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Jim Updegraff
07-02-2005, 09:27 PM
The Civil War re-enacters were here a couple of weeks ago. I went in the unlikely role of “authenticity judge.” It was a hoot and I did get a couple ideas. Here is one of them. The re-enactors only had one cannon with them – a three inch ordinance rifle that was rescued from the scrap heap at the Rock Island Arsenal in the 1960s. The guys in Scott’s Tennessee Battery, Davenport, Iowa, have reconstructed the gun carriage and a limber chest from the rescued iron. The gun has appeared in several historical extravaganza movies and big re-enactments at Shiloh and Gettysburg.

Usually a Union field artillery battery consisted of six guns, a like number of limbers, twelve caissons, a mobile forge for iron working and horse shoeing, three or four officers and about 100 enlisted men and a like number of horses. The gun crew itself was five men, Number One who handled the rammer and sponge and stood at the right of the muzzle, Number Two who inserted the round into the muzzle at the left of the muzzle, Number Three who served the vent from the right rear of the gun and Number Four who aimed the gun under the direction of the Gunner who actually fired the piece by jerking on a lanyard attached to a friction primer inserted in the vent. Other men carried ammunition from the limber and caissons. A man at the caisson set the fuses on shells at the direction of the gunner or the supervising officer. Each two gun section, was under the supervision of one of the officers or an senior NCO. The battery commander, usually a captain, was in charge of the whole thing.

Here we have the whole battery in line, called “in battery”, The guns are spaced with 14 yards between each gun and the guns firing deliberately from the right gun to the left gun. The section leaders are in position to control their section. The horse drawn limbers and caissons are to the viewer’s rear. The left hand foreground figure is carrying a cartridge, a shell with a powder charge fixed to it, to the Number One Gun on the right of the battery line.

Oil on canvas, 36" x 24". A long way to go, yet.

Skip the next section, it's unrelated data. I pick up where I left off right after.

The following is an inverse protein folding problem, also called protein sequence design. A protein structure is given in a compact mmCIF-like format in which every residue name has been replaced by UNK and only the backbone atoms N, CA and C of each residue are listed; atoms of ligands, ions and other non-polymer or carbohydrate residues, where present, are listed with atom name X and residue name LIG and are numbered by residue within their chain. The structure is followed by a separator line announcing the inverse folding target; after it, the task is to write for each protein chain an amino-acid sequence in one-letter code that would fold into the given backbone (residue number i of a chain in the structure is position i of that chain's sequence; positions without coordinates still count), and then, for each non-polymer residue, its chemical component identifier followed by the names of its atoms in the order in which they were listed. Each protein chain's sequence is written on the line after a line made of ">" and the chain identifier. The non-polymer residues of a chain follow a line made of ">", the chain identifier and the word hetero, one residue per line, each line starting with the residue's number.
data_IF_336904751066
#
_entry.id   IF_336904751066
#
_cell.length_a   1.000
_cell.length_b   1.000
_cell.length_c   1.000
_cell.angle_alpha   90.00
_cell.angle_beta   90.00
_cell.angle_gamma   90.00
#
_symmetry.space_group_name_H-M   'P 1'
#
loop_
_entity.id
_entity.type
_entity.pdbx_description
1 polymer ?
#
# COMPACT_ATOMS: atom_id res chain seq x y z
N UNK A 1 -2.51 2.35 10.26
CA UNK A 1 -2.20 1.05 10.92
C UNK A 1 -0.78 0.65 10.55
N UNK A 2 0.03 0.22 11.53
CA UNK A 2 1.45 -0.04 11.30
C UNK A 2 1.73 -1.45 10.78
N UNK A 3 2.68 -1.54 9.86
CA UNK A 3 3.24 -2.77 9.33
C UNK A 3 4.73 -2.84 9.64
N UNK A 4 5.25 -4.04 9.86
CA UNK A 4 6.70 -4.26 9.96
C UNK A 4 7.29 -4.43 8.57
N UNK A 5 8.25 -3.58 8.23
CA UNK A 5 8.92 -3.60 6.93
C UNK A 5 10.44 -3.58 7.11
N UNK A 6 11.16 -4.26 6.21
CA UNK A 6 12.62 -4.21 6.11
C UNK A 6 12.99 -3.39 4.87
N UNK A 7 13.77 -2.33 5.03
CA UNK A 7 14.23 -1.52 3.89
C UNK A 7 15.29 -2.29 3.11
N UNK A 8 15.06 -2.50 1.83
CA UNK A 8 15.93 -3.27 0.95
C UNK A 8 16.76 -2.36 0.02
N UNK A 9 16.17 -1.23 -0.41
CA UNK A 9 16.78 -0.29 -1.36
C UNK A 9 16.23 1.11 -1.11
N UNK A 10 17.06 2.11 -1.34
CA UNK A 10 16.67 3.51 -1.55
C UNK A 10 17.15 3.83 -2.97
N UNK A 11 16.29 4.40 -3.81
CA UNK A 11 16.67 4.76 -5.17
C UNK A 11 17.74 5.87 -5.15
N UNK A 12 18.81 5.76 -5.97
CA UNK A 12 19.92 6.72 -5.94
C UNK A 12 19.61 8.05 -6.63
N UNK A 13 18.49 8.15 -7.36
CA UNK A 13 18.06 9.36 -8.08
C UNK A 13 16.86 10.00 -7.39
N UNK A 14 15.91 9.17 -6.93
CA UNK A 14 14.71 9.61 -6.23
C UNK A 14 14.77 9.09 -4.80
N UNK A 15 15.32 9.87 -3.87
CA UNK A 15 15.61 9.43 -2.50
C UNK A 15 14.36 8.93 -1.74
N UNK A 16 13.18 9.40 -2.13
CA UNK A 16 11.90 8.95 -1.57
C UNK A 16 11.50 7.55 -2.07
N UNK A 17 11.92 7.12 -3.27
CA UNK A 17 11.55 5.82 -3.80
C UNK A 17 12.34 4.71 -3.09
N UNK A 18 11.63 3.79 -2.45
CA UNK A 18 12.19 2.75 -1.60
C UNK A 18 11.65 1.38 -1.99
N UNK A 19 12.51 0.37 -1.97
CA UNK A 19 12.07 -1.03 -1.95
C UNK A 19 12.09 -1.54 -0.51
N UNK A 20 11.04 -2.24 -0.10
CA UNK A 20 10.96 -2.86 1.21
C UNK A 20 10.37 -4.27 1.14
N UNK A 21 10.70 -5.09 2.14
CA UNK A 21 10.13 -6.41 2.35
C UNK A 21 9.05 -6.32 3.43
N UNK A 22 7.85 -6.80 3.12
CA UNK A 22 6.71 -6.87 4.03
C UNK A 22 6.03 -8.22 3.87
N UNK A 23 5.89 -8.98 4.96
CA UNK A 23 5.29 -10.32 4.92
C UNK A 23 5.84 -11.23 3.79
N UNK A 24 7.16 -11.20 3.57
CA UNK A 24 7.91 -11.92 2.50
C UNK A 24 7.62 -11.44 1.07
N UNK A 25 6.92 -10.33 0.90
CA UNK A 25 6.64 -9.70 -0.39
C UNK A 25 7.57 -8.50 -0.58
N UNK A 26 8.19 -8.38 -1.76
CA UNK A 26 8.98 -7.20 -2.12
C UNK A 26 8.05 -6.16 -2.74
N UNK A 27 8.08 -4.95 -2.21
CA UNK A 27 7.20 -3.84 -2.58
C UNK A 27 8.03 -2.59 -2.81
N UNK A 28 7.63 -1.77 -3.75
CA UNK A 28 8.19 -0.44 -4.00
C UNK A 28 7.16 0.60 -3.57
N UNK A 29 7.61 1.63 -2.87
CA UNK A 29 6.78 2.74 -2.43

http://www.wetcanvas.com/Community/images/02-Jul-2005/34977-100_0940_2.JPG

Jim Updegraff
07-23-2005, 07:56 PM
A little more work on this thing.

http://www.wetcanvas.com/Community/images/23-Jul-2005/34977-100_0976_2.JPG

http://www.wetcanvas.com/Community/images/23-Jul-2005/34977-100_0978_2.JPG

http://www.wetcanvas.com/Community/images/23-Jul-2005/34977-100_0977_2.JPG

Mikey
07-24-2005, 05:15 AM
Jim, I can imagine how these guys are fanatics about detail, so your knowledge and reputation should give you a way in to this market.

Mikey

Anita Murphy
07-29-2005, 11:37 AM
Amazing work, Jim. I'm always amazed by how you change people's positions completely. Its like watching a movie frame by frame! The guy carrying the next shell has taken a step forward and the guy in front of him has turned round. What is going to happen next?????????

Jim Updegraff
08-03-2005, 09:23 PM
A little more work on this thing. It has a ways to go yet. The object in the officer’s hand is a pair of field glasses. Binoculars had pretty well replaced telescopes for non-marine purposes by the mid-nineteenth century.

http://www.wetcanvas.com/Community/images/03-Aug-2005/34977-100_1006_2.JPG

http://www.wetcanvas.com/Community/images/03-Aug-2005/34977-100_1007_2.JPG

http://www.wetcanvas.com/Community/images/03-Aug-2005/34977-100_1008_2.JPG

Jim Updegraff
08-07-2005, 07:41 PM
I think this one is done. I’ll post it and a couple details in the oil painting forum and let the rock chucking begin.

http://www.wetcanvas.com/Community/images/07-Aug-2005/34977-100_1024_2.JPG